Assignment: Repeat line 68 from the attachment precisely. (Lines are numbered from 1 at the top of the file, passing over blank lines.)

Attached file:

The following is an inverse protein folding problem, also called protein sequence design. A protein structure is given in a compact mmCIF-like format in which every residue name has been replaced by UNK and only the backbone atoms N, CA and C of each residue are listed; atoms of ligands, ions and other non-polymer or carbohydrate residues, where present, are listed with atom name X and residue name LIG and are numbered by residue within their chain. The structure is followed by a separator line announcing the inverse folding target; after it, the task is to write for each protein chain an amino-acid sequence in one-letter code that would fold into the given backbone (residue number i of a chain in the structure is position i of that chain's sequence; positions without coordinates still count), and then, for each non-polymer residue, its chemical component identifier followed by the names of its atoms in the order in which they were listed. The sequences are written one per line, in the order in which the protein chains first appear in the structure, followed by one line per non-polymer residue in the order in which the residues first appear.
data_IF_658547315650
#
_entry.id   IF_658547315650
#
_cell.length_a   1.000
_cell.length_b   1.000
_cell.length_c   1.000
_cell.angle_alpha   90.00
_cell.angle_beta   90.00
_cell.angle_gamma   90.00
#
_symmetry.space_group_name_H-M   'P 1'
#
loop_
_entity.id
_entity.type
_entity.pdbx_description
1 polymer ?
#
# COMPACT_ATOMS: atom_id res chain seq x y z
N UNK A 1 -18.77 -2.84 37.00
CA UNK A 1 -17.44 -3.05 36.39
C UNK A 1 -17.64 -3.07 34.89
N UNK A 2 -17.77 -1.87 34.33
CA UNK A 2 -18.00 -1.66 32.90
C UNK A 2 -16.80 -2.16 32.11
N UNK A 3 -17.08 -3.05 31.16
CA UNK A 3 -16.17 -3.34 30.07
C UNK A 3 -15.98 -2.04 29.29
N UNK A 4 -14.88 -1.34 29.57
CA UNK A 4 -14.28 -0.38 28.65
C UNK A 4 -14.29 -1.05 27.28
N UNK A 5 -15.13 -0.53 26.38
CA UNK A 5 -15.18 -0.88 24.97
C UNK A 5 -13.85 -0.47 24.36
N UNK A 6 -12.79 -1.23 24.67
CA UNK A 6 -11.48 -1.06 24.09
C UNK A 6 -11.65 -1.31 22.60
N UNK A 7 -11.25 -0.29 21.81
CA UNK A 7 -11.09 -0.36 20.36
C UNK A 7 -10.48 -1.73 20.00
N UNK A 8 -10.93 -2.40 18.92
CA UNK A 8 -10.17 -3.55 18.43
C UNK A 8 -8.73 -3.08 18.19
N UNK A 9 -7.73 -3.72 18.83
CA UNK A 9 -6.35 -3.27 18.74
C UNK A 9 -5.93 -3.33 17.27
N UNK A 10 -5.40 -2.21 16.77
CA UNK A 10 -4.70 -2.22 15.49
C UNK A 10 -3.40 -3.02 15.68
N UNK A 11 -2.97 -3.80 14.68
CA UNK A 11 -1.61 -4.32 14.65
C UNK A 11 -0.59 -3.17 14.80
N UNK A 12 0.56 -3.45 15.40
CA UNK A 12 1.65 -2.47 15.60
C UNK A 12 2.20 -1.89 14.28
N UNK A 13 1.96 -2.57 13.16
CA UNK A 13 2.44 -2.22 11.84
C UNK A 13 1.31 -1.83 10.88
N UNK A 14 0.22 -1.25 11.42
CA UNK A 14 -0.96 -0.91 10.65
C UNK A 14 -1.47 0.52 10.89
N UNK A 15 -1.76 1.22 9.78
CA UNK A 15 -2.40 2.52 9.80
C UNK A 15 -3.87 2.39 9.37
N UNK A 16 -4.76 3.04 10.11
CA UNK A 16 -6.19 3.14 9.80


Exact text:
CA UNK A 16 -6.19 3.14 9.80